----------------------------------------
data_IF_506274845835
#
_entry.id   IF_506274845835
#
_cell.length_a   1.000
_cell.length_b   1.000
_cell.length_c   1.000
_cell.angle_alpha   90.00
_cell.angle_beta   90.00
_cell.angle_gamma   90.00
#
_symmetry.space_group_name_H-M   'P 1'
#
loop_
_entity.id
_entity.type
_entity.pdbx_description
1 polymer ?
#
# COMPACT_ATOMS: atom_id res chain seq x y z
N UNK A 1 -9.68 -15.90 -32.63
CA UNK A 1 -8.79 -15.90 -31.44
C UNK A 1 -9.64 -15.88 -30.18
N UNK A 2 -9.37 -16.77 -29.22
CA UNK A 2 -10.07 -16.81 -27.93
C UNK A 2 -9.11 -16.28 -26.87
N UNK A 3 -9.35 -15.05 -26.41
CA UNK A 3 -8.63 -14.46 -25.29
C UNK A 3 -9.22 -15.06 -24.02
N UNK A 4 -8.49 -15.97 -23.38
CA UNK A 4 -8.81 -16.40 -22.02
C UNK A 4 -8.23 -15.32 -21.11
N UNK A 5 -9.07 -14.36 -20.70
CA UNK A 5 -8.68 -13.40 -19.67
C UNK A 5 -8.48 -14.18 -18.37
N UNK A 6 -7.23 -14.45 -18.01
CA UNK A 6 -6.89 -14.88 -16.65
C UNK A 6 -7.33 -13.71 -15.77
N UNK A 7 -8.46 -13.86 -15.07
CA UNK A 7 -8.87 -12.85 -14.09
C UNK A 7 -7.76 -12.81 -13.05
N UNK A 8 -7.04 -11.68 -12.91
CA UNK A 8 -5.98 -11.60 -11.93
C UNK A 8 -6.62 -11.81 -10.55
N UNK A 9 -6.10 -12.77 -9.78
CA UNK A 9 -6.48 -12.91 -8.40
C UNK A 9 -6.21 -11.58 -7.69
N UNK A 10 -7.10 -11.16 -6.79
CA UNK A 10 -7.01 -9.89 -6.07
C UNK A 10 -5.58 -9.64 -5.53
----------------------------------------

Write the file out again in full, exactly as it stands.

data_IF_506274845835
#
_entry.id   IF_506274845835
#
_cell.length_a   1.000
_cell.length_b   1.000
_cell.length_c   1.000
_cell.angle_alpha   90.00
_cell.angle_beta   90.00
_cell.angle_gamma   90.00
#
_symmetry.space_group_name_H-M   'P 1'
#
loop_
_entity.id
_entity.type
_entity.pdbx_description
1 polymer ?
#
# COMPACT_ATOMS: atom_id res chain seq x y z
N UNK A 1 -9.68 -15.90 -32.63
CA UNK A 1 -8.79 -15.90 -31.44
C UNK A 1 -9.64 -15.88 -30.18
N UNK A 2 -9.37 -16.77 -29.22
CA UNK A 2 -10.07 -16.81 -27.93
C UNK A 2 -9.11 -16.28 -26.87
N UNK A 3 -9.35 -15.05 -26.41
CA UNK A 3 -8.63 -14.46 -25.29
C UNK A 3 -9.22 -15.06 -24.02
N UNK A 4 -8.49 -15.97 -23.38
CA UNK A 4 -8.81 -16.40 -22.02
C UNK A 4 -8.23 -15.32 -21.11
N UNK A 5 -9.07 -14.36 -20.70
CA UNK A 5 -8.68 -13.40 -19.67
C UNK A 5 -8.48 -14.18 -18.37
N UNK A 6 -7.23 -14.45 -18.01
CA UNK A 6 -6.89 -14.88 -16.65
C UNK A 6 -7.33 -13.71 -15.77
N UNK A 7 -8.46 -13.86 -15.07
CA UNK A 7 -8.87 -12.85 -14.09
C UNK A 7 -7.76 -12.81 -13.05
N UNK A 8 -7.04 -11.68 -12.91
CA UNK A 8 -5.98 -11.60 -11.93
C UNK A 8 -6.62 -11.81 -10.55
N UNK A 9 -6.10 -12.77 -9.78
CA UNK A 9 -6.48 -12.91 -8.40
C UNK A 9 -6.21 -11.58 -7.69
N UNK A 10 -7.10 -11.16 -6.79
CA UNK A 10 -7.01 -9.89 -6.07
C UNK A 10 -5.58 -9.64 -5.53